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  The Consumer Price Index (CPI) Increased 0.4% in September
Posted Under: CPI • Data Watch • Government • Inflation • Fed Reserve • Interest Rates • Spending • COVID-19

 
Implications:  Inflation is looking less transitory with each passing month.  Consumer prices increased 0.4% in September, faster than the consensus expected 0.3%, and are now up 5.4% versus a year ago, the largest yearly increase since 2008.  It's important to recognize that this isn't merely a rebound from the steep price declines in early 2020 when COVID first hit the US; consumer prices are up at a 3.7% annual rate since February 2020, which was pre-COVID.  The volatile energy and food categories led prices higher in September, rising 1.3% and 0.9%, respectively for the month.  Meanwhile, core prices, which exclude energy and food, were up 0.2%.  That may seem relatively tame, but the details of core prices suggest reasons to be concerned.  Airfares fell 6.4% in September and remain very low compared to pre-COVID levels.  If airfares had remained unchanged for the month, core prices would have been up 0.3% for the month, not 0.2%.  Airfares are 23% below pre-COVID levels, so expect to see some large price gains in that category in the next couple of years.  Meanwhile, rents rose rapidly in September, in what is likely to be harbinger of future rapid gains in the year ahead now that there is no longer a national moratorium on evictions.  Rents for actual tenants rose 0.5% in September, the fastest gain for any month in the past twenty years; owners equivalent rent (what homeowners would pay if they rented their homes) increased 0.4%, the most in fifteen years.  Keep in mind that these two categories of rent make up more than 30% of the overall CPI, and about 40% of the core CPI.  Given the huge run-up in home prices under COVID as well as the typical lags between home price increases and rent growth, expect these categories to remain a tailwind for higher inflation in coming years.  Notably, new vehicle prices continued to surge in September, up 1.3% for the month and up 8.7% in the past year.  The hope that supply chain issues would fade after a few months has proven drastically wrong, as recent delta-driven shutdowns in Asian country factories and ports, as well as large build-ups in American ports have only made matters worse.  Ultimately, however, inflation depends on money.  The Federal Reserve has been too loose and now consumers are going to pay for it.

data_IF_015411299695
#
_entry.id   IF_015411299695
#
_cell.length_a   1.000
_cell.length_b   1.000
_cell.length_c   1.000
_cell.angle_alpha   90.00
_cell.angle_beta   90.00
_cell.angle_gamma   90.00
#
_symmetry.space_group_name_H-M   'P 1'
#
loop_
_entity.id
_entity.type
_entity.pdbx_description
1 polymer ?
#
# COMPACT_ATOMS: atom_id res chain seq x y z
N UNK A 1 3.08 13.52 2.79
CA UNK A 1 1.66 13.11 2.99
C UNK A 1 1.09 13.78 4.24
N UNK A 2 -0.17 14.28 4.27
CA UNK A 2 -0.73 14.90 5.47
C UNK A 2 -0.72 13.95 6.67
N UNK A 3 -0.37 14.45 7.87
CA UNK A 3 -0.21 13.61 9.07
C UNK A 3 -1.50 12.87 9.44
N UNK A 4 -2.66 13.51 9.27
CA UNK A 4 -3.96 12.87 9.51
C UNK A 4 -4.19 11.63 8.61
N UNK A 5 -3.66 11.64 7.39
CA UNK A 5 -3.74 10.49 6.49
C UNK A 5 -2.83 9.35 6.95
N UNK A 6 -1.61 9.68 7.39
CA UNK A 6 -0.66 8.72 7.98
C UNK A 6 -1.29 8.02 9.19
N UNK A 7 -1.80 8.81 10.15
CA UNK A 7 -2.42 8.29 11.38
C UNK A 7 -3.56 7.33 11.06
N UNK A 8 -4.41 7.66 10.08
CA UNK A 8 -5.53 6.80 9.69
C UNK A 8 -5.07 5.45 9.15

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Posted on Wednesday, October 13, 2021 @ 11:41 AM • Post Link Share: 
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